Thursday, June 17, 2010

Genesis of an Art

Zan and Zu Pike

I get asked this now and then -- where do new arts come from? -- and while I can't get specific about most martial arts -- speaking here of older ones, not those of recent creation -- I can get general.

Generally speaking, a martial art can arise from all kinds of reasons. Probably the most likely are 1) a perceived need for something better or 2) a philosophical shift in the mind of a player.

For example, if you live in a culture where everybody is forbidden to carry any kind of weapon and few people carry them, what is apt to develop is different than it might be in a society where everybody hauls a sword around or is packing a gat. If every man-jack and his kid sister has a knife tucked into their sashes and a razor in their shoe, it would behoove one to come up with methods to deal with short-blade attacks.

Yeah, I know, well ... duh! but some folks don't see the connection. I have heard from more than a few martial artists in the US of A who have allowed as how they don't carry any kind of weapon other than their bare hands, and they won't -- don't like 'em, don't see the need.

If they are that good, I surely don't want to mess around with them. I suspect most of them are less adept than they think they are.

So a stand-up only fighter runs into a grappler and gets his ass handed to him. Surely anybody who wants a functional art in that circumstance is going to try and come up with ways to deal with wrasslers?

A fighter from an art that favors kicking range might have trouble if he runs into somebody who prefers elbow distance and who can get there. And in order to get there, the elbow guy has to figure out how to get past kicks, too.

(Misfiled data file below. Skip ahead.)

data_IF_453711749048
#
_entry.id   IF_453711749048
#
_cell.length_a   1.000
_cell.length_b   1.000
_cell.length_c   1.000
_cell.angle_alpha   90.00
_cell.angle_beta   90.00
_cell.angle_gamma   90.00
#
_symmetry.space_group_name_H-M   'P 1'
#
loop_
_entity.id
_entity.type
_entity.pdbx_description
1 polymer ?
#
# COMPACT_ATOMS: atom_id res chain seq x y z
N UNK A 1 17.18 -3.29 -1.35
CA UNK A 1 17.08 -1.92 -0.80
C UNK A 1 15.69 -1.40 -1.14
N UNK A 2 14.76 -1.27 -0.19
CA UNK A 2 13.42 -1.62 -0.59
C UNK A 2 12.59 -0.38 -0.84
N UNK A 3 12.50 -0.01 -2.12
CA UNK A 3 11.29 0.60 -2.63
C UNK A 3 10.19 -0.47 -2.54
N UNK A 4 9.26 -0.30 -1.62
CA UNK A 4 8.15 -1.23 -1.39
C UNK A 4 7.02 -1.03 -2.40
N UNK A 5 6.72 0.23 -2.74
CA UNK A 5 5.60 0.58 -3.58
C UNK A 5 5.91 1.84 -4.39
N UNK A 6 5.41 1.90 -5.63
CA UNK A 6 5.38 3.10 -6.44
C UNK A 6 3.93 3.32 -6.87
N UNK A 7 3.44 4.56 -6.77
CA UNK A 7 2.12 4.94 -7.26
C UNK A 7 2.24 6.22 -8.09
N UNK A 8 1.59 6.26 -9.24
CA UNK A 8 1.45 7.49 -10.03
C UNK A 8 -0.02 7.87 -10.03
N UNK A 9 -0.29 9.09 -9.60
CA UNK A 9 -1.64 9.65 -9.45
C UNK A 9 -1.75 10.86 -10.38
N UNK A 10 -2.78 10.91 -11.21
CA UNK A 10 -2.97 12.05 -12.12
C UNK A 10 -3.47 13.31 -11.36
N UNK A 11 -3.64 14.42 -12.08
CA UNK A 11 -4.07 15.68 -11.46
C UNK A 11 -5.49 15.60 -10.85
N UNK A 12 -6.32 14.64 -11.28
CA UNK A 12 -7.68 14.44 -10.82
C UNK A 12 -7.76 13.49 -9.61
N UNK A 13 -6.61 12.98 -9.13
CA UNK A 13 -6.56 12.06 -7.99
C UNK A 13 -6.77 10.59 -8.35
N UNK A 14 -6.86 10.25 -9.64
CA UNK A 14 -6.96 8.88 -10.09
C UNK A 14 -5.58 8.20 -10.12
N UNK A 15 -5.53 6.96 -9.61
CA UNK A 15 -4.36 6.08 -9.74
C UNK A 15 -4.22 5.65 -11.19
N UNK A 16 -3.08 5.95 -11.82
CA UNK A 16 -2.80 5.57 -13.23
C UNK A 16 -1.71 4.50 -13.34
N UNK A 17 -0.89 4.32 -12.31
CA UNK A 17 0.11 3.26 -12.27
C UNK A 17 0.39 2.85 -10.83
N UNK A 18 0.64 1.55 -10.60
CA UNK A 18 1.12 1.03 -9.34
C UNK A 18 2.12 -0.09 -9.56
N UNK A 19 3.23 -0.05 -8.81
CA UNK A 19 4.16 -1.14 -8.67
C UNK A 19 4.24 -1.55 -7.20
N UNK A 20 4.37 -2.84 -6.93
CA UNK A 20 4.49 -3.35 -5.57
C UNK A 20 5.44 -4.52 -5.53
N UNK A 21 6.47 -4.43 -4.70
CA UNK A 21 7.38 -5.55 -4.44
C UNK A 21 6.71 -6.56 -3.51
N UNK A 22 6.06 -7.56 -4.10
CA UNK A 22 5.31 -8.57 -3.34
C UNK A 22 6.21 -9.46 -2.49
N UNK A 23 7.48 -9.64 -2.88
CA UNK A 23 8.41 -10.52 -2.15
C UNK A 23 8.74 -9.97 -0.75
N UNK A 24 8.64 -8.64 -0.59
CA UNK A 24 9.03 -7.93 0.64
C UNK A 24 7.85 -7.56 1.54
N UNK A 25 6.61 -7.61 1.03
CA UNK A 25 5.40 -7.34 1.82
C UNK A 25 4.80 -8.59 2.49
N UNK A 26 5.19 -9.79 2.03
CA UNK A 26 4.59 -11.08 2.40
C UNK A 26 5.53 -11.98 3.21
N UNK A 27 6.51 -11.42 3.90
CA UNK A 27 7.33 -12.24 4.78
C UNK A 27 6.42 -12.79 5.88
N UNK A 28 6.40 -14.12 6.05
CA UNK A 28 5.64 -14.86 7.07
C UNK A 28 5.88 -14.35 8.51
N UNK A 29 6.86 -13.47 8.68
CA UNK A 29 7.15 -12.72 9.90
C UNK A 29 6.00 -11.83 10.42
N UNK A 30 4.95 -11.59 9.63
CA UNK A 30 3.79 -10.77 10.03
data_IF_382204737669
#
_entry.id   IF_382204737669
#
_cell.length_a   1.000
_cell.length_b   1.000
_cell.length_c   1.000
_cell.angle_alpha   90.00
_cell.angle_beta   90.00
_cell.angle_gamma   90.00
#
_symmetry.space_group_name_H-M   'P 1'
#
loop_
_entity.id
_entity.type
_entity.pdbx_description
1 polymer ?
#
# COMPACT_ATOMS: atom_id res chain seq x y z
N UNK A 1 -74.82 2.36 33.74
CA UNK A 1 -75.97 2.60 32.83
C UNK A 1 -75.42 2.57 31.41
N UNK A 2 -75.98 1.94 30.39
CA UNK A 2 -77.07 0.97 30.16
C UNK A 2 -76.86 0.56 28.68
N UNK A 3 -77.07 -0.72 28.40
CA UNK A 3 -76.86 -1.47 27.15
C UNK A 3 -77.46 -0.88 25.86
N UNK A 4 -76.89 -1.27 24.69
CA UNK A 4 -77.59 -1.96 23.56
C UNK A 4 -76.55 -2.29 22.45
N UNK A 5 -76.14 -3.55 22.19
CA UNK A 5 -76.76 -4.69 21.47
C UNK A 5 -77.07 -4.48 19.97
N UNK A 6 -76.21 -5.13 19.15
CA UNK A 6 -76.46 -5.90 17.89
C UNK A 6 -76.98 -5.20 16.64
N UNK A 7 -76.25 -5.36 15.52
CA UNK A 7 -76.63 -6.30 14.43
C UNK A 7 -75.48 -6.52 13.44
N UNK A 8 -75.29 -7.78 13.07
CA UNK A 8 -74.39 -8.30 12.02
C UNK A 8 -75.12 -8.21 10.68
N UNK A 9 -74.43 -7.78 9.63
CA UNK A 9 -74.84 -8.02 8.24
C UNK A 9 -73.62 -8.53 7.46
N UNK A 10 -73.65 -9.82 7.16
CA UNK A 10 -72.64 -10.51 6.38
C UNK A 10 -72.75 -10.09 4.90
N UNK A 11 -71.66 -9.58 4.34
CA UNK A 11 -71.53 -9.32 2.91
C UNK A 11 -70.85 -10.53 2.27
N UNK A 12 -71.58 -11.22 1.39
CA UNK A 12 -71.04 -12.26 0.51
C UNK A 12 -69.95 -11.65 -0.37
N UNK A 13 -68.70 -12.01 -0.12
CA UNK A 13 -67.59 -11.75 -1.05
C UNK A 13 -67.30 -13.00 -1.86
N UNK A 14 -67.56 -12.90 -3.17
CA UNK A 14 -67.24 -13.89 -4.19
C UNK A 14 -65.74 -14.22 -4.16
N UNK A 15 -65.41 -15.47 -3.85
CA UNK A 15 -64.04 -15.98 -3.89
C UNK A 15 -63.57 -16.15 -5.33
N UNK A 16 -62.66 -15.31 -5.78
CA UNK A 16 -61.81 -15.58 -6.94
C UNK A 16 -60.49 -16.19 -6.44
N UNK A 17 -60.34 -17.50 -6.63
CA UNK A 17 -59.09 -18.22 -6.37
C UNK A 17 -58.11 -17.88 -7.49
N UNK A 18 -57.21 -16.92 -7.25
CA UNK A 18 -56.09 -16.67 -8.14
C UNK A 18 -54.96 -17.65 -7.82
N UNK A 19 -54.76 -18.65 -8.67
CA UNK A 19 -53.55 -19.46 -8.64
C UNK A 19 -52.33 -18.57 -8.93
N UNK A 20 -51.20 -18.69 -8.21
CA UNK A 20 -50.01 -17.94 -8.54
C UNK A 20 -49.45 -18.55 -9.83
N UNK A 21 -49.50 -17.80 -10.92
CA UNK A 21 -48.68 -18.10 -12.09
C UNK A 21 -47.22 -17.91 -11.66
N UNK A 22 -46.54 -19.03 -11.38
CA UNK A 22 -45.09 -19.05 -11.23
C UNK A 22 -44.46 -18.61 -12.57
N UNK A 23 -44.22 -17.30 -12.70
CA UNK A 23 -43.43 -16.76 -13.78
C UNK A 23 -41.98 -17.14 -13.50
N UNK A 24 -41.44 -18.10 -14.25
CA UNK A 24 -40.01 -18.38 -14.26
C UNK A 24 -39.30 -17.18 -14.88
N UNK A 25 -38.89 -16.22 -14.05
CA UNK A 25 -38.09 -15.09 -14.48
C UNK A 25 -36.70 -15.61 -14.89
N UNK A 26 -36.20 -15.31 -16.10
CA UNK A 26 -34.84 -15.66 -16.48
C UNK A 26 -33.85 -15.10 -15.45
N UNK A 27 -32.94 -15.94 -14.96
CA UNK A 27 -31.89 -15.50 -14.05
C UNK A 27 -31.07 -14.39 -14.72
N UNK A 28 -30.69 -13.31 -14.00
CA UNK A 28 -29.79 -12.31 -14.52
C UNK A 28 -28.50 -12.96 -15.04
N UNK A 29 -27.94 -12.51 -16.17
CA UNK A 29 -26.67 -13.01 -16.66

On the philosophical end, you might have somebody who has a workable system, but who looks up one day and realizes something about it limits its attractiveness. An art that needs speed and power probably works better when you are twenty-five than when you are seventy-five. At forty, you look up and wonder if you will still be able to do it thirty or forty years down the line and realize that if you can't, you better find something else. Or alter what you have and make it something else.

An art that offers extreme violence might run afoul of a mindset that wants to do minimal damage to an opponent. You injure somebody gravely, and it bothers you. So bash-'em-with-a-brick morphs into toss-'em-into-a-soft-lawn. You can make the change from a jutsu into a -do. Maybe you don't need some of the tools, so you stop working with them. I understand the early judo players were every bit as kick-ass as the ju jitsu players for most places they needed to be.

You either have to adjust your opponent, or adjust yourself, or some combination thereof, and if he's waving a knife and your art doesn't have a way to deal with that, something has gotta change.

See a need and deal with it. And if the current method isn't doing the trick, you try and come up with a better way.

Beat a better path and the world will build a door to your mouse trap ...

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